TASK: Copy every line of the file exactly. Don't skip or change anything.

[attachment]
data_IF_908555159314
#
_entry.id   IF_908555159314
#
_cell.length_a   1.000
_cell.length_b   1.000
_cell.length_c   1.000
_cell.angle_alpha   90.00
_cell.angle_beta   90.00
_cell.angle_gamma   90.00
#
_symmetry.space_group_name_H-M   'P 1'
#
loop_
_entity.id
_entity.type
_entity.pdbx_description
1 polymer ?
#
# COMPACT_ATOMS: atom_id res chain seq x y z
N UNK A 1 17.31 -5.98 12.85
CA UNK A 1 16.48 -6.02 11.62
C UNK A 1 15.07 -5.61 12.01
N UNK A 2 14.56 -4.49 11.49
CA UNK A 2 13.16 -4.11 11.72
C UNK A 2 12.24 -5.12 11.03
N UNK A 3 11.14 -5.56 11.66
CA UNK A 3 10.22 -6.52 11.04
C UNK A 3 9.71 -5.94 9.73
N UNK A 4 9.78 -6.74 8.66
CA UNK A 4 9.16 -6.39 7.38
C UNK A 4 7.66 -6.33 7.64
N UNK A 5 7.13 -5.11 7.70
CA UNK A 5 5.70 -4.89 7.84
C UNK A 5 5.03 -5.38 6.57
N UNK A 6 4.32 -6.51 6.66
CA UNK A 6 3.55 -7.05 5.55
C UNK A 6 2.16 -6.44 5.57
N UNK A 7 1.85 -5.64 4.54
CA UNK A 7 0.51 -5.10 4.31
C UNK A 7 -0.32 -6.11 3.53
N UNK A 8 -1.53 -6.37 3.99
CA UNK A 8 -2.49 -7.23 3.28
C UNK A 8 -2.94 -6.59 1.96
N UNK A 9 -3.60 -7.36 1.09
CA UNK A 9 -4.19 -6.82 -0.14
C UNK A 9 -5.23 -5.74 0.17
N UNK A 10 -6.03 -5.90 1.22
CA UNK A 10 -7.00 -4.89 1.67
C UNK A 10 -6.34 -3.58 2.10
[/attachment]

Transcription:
data_IF_908555159314
#
_entry.id   IF_908555159314
#
_cell.length_a   1.000
_cell.length_b   1.000
_cell.length_c   1.000
_cell.angle_alpha   90.00
_cell.angle_beta   90.00
_cell.angle_gamma   90.00
#
_symmetry.space_group_name_H-M   'P 1'
#
loop_
_entity.id
_entity.type
_entity.pdbx_description
1 polymer ?
#
# COMPACT_ATOMS: atom_id res chain seq x y z
N UNK A 1 17.31 -5.98 12.85
CA UNK A 1 16.48 -6.02 11.62
C UNK A 1 15.07 -5.61 12.01
N UNK A 2 14.56 -4.49 11.49
CA UNK A 2 13.16 -4.11 11.72
C UNK A 2 12.24 -5.12 11.03
N UNK A 3 11.14 -5.56 11.66
CA UNK A 3 10.22 -6.52 11.04
C UNK A 3 9.71 -5.94 9.73
N UNK A 4 9.78 -6.74 8.66
CA UNK A 4 9.16 -6.39 7.38
C UNK A 4 7.66 -6.33 7.64
N UNK A 5 7.13 -5.11 7.70
CA UNK A 5 5.70 -4.89 7.84
C UNK A 5 5.03 -5.38 6.57
N UNK A 6 4.32 -6.51 6.66
CA UNK A 6 3.55 -7.05 5.55
C UNK A 6 2.16 -6.44 5.57
N UNK A 7 1.85 -5.64 4.54
CA UNK A 7 0.51 -5.10 4.31
C UNK A 7 -0.32 -6.11 3.53
N UNK A 8 -1.53 -6.37 3.99
CA UNK A 8 -2.49 -7.23 3.28
C UNK A 8 -2.94 -6.59 1.96
N UNK A 9 -3.60 -7.36 1.09
CA UNK A 9 -4.19 -6.82 -0.14
C UNK A 9 -5.23 -5.74 0.17
N UNK A 10 -6.03 -5.90 1.22
CA UNK A 10 -7.00 -4.89 1.67
C UNK A 10 -6.34 -3.58 2.10